Ethiopian celebrates biggest win of his career at 2021 Virgin Money London Marathon
An elated Sisay Lemma knelt down and kissed the ground on The Mall after crowning his distinguished road running career with a long-awaited Marathon Major triumph that keeps the Virgin Money London Marathon elite men’s title in Ethiopia.
The 30-year-old, so long a consistent force over the distance, made up for his disappointment at having to pull out during the Olympics with a superb triumph on Sunday as the spectators returned to the streets of the world’s biggest race to cheer him home.
Lemma, who had been beaten into third place in a sprint finish in the 2020 event, run on a loop around St James’s Park, was in no mood to let that happen again and this time was determined to make his move a couple of miles from home before roaring away from one of the strongest fields ever assembled.
Vincent Kipchumba, the Kenyan who’d finished second – by just a second – to another Ethiopian Shura Kitata last year had to settle for the runner-up spot again, but found himself 27 seconds adrift at the finish as Lemma clocked 2:04:01 to take the crown.
As his joy was mixed with complete exhaustion, Lemma could hardly have looked more emotional as he savoured the biggest win of his career.
Just 56 days earlier, his Olympic dream had been shattered in Sapporo when the heat and humidity proved too much for him – but a fine, cool autumn day was just the ticket for Lemma today, as he confirmed after the race:
“Today was the biggest win of my career and a dream come true for me,” he said. “I came third last year here in London and to return 12 months later and to win this great race is an incredible and proud moment.”
It was the fifth-fastest time ever recorded in the London race and continued the extraordinary record of every men’s contest since 2002 being won by either an Ethiopian or Kenyan after half a dozen of the top marathon men from the two east African nations engaged in a wonderful battle.
The other podium place went to Lemma’s compatriot Mosinet Geremew, who maintained his proud record of never finishing outside the top five in a major marathon, clocking 2:04:41 for third.
It marked a huge breakthrough for Lemma, who’s no stranger to city marathon wins, having triumphed in Warsaw, Vienna, Frankfurt and Ljubljana in the past, but who has also had to endure near-misses in the biggest events, most notably Berlin, Chicago and Tokyo, as well as London.
It proved a great day for Yorkshire’s Philip Sesemann too, a former 1500m runner and a junior doctor at a Leeds hospital, who made a striking debut at the event – coming home as the leading Briton in seventh place in 2:12:58 on his 29th birthday.
“It was so special today to have family and friends on the course cheering me on,” he smiled after struggling badly in the later stages. “The last six miles was a death march. It was just really difficult to get the pain out of my head.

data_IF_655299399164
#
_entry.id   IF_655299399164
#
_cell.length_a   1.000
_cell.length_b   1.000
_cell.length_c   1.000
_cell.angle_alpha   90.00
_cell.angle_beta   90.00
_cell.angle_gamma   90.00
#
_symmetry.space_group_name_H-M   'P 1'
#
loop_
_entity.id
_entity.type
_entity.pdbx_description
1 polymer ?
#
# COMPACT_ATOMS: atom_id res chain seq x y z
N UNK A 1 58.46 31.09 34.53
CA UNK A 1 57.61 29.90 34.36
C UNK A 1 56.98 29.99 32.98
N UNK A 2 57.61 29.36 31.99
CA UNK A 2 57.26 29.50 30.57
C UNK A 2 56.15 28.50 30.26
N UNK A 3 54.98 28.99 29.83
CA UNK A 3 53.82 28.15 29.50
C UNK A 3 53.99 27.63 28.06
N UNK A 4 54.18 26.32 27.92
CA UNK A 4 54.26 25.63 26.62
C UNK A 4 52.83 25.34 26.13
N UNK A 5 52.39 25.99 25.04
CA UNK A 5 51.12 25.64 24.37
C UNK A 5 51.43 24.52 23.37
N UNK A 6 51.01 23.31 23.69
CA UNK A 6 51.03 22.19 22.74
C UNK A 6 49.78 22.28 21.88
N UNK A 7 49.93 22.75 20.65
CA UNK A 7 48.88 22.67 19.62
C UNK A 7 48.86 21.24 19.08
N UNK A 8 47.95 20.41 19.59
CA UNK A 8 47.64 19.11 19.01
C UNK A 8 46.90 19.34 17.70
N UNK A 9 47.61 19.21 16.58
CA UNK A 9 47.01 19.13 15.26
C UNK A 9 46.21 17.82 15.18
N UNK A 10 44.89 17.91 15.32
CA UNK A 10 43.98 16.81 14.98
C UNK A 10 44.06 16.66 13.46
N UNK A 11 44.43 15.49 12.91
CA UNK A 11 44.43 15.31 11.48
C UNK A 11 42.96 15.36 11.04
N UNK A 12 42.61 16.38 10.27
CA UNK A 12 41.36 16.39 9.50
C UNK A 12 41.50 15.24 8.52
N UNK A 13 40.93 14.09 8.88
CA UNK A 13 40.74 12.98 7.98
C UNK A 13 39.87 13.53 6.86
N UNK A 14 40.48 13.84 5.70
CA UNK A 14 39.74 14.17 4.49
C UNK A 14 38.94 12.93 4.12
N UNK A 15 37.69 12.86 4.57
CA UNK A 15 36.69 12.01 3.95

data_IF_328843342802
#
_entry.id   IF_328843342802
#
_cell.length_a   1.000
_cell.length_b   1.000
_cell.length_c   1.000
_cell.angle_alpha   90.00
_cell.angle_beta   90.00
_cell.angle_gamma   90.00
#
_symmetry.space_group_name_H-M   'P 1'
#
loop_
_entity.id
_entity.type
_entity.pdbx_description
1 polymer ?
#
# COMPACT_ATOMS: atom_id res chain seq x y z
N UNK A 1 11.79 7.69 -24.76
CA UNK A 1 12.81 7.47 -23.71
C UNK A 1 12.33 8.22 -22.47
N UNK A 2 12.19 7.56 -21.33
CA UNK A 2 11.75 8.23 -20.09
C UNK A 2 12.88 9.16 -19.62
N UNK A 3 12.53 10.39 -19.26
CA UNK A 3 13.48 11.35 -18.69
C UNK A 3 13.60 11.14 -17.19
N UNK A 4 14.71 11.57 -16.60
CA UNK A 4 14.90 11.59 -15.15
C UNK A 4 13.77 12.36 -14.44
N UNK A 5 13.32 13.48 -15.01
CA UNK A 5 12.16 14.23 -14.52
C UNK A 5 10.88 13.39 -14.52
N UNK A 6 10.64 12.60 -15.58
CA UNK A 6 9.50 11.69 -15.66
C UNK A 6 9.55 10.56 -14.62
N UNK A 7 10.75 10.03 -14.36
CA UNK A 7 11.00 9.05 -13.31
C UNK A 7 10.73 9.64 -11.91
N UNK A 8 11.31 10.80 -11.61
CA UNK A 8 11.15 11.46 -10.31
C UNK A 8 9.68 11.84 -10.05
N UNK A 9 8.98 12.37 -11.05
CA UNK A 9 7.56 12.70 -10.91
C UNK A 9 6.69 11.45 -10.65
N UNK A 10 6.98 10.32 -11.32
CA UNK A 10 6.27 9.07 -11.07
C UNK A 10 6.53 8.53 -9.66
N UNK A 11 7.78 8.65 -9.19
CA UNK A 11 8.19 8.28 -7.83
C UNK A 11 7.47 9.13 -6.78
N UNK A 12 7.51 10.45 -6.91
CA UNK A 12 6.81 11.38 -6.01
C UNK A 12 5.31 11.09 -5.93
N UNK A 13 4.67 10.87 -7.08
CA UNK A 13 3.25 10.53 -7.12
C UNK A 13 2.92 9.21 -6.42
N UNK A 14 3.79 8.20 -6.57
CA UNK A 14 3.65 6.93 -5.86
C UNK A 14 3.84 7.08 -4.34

“My friends, family and colleagues have enabled me to reduce my hours, reduce my risk to Covid and for me to continue with my training. It’s my birthday today too, so it’s been a 10 out of 10 result for me!”
Back on the traditional Greenwich to Westminster route with wonderful support from the roadside, this was an exceptional 41st edition of the race, featuring five men who have all run under 2:04 for the distance – and it was clear even within five minutes of racing that we’d see a new champion crowned.
Defending champion Kitata, who admitted before the race that he was still feeling the effects of a hamstring problem that forced him to pull out of the Olympics, immediately accepted the early pace, on 2:03 schedule, was going to be too hot for him.
With his left knee strapped, the champion never looked comfortable and was already seven seconds down on the leading pack of six – Lemma, Kipchumba, Geremew, Kenya’s Titus Ekiru and Evans Chebet, and Ethiopian race favourite Birhanu Legese – after the first five kilometres.
Yet the 25-year-old, whose victory over the seemingly invincible Eliud Kipchoge in the 2020 race made him a nationally adored figure, demonstrated considerable spirit as he battled on in no man’s land behind the leading pack.
He could easily have given up, but he kept persevering to clock 2:07:51 and finish a distant but hugely creditable sixth.
By halfway, the leading six were on course to challenge Kenyan great Eliud Kipchoge’s course record of 2:02:37, but that target gradually slipped out of sight as Ekiru, the world’s fastest man this year, was the first to crack at about 17 miles, coming to a halt clutching his hamstring before restarting and then realising he couldn’t carry on.
Down to five, Lemma, who, ironically, had looked perhaps the weakest of the quintet at the back of the bunch, pushed hard down the Embankment and, surprisingly, it was Legese, the third-fastest man in history, and Chebet, the world’s quickest last year, who first found his insertion of pace too tough to cope with.
Kipchumba and Geremew were soon shaken off too, but the Kenyan was ultimately content with another second place, having set a new lifetime best of 2:04:28.
“Everything went to plan today, I am very happy with my time, very happy. To achieve my personal best is something I was aiming for today,” said Kipchumba.
But Geremew, second in 2019, was left evidently frustrated. “Today was not bad and not good,” he said. “I’m not happy with my time.”